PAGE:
Should My Mental Illness Stop Me From Having Children? – By Taylor Jones
There are a lot of big debates in the world of mental illness. What’s better, holistic care or big pharma prescriptions? Assisted suicide or more intensive counseling? And of course, does mental health really exist (let me answer that with a big, fat yes). But as I’ve adventured into motherhood (and my 20’s) I’ve discovered a common question, even with those who aren’t struggle with a mental illness, is the question of it is right or appropriate to have children.
Can you handle being a mother?
Becoming a young(er) adult you get asked a lot of questions about schooling, careers, when you’re going to settle down and more by people who (quite frankly) really don’t need to know what you’re up to. Personal questions seem to be mistaken for common FAQs to people who don’t really know your business. As a woman I know a common question asked among my friends and myself from time to time is when we’re going to procreate and become mothers; which once again isn’t anyone’s business. But the question shifts slightly when you are public with your mental health. Is it fair to subject a child to that? Can you handle being a mother? Aren’t you scared of passing your crazy to your kid?
My husband even received a message from a former friend of mine informing him I had been to a psych ward and that he should leave.
I became pregnant at 21 with my son Jack. My situation wasn’t ideal, I wasn’t living anywhere, I didn’t have a job, and I had just entered into an engagement with my now-husband. Invasive questions flooded my inbox from time to time, asking if I thought it was a good idea to keep the baby, if I needed to know abortion services, or even adoption services (I’m adopted, so the thought was extremely devastating to me). Occasionally I’d receive a what the fuck are you thinking? followed by several insults to my character, and several names being called. My husband even received a message from a former friend of mine informing him I had been to a psych ward and that he should leave.
I was inspired by their strength. They gave me hope.
But despite the people urging me to not have a baby due to my situation and my medical diagnosis my pregnancy was pretty alright. We got a home, we both had full time jobs, and my mental health actually stabilized out throughout the majority of my pregnancy. Closer to my due date my depression took a dive, and I did admit myself into a mental health program. I was only a few weeks away from my due date, and it kept me going. I also was able to network with other moms in the program, and was inspired by their strength. They gave me hope that I wasn’t going to be a lost cause of a mother, and would be able to raise my son just like anyone else.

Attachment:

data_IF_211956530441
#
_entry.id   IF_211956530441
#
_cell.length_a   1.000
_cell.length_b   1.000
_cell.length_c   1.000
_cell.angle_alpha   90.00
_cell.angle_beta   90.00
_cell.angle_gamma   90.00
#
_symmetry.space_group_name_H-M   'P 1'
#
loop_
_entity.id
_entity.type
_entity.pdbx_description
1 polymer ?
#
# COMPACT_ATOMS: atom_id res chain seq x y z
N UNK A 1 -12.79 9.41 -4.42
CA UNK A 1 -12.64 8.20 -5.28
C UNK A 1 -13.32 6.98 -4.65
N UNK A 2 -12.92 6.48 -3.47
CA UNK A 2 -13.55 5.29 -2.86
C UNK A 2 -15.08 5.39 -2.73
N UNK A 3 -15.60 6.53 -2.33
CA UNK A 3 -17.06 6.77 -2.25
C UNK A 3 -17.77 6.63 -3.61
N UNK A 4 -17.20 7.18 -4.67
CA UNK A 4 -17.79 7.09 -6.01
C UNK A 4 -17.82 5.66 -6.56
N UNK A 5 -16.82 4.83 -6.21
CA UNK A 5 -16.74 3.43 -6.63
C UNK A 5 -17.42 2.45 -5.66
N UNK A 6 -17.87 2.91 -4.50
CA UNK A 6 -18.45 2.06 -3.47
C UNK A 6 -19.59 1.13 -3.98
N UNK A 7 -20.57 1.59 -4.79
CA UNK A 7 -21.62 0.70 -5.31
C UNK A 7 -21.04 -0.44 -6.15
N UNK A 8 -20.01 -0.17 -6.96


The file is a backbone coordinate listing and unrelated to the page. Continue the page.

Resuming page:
After 3 days of induced labor, and one c-section later, Jack was born! The first few weeks were hard. My postpartum depression kicked in and was a lot more intense than I ever expected. I frequently thought of running away or ending my life. I felt like I wasn’t a good enough woman to raise Jack. To top it all off I had surgery complications, elongated bedrest, and even left work entirely. My depression was bad most days, but my husband reached out to our community. We ended up becoming involved in a program where a caregiver comes out at least once a week and helps us learn what Jack needs. She’s also aware of my mental health problems, and has actively helped me find therapy, and does checks on how my postpartum is, even a year later.
I know what to do when I’m in crisis, I’m not afraid of losing my son or putting my family in danger.
I won’t lie to you; having a child while maintaining a mental illness is hard. It’s one of the main reasons I work from home now. There are days that are near impossible to get out of bed, and sometimes I feel like I’m losing my mind more and more. But between the support of my community, and the loving looks my son gives me, I know it’s possible. I know what to do when I’m in crisis, I’m not afraid of losing my son or putting my family in danger. I know how to take care of myself, and when it becomes unbearable I know where to go for help. After 15 months of Jack being alive, I can say I’m a fantastic mom (at least most days). On a personal note,however, I’m not sure I could have more than one child (but hey, that’s just me).
You are not obligated to have children, and it’s not a sin to have a child, even if you have a mental illness.
Bottom line is this; you can be a parent, or you could choose to opt out of the experience. Both ways of life are beautiful, and are entirely up to you! You are not obligated to have children, and it’s not a sin to have a child, even if you have a mental illness. If you choose to have children, and are concerned about them developing your illness, learn about it! Be prepared so you can help your child avoid any mishaps you went through, and work on breaking down stigma so they are encouraged to get help. If you choose to not have children because of your mental health, that’s okay; a child isn’t on your life’s checklist, and it’s not an obligation. Having a child is entirely up to you, and you don’t owe anyone an explanation. It’s your life, and if you choose to bring another child into it, the most important thing to remember is to take care of your health and listen to your body. Your family planning is your choice, and no one else’s opinion should matter.
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Taylor NicoleSchizophrenic.NYC – Staff Blogger
Taylor Nicole is a 23 year old mother, writer, and advocate for mental health and for foster children. Her memoir, Free Tayco, will be available for purchase on April 7.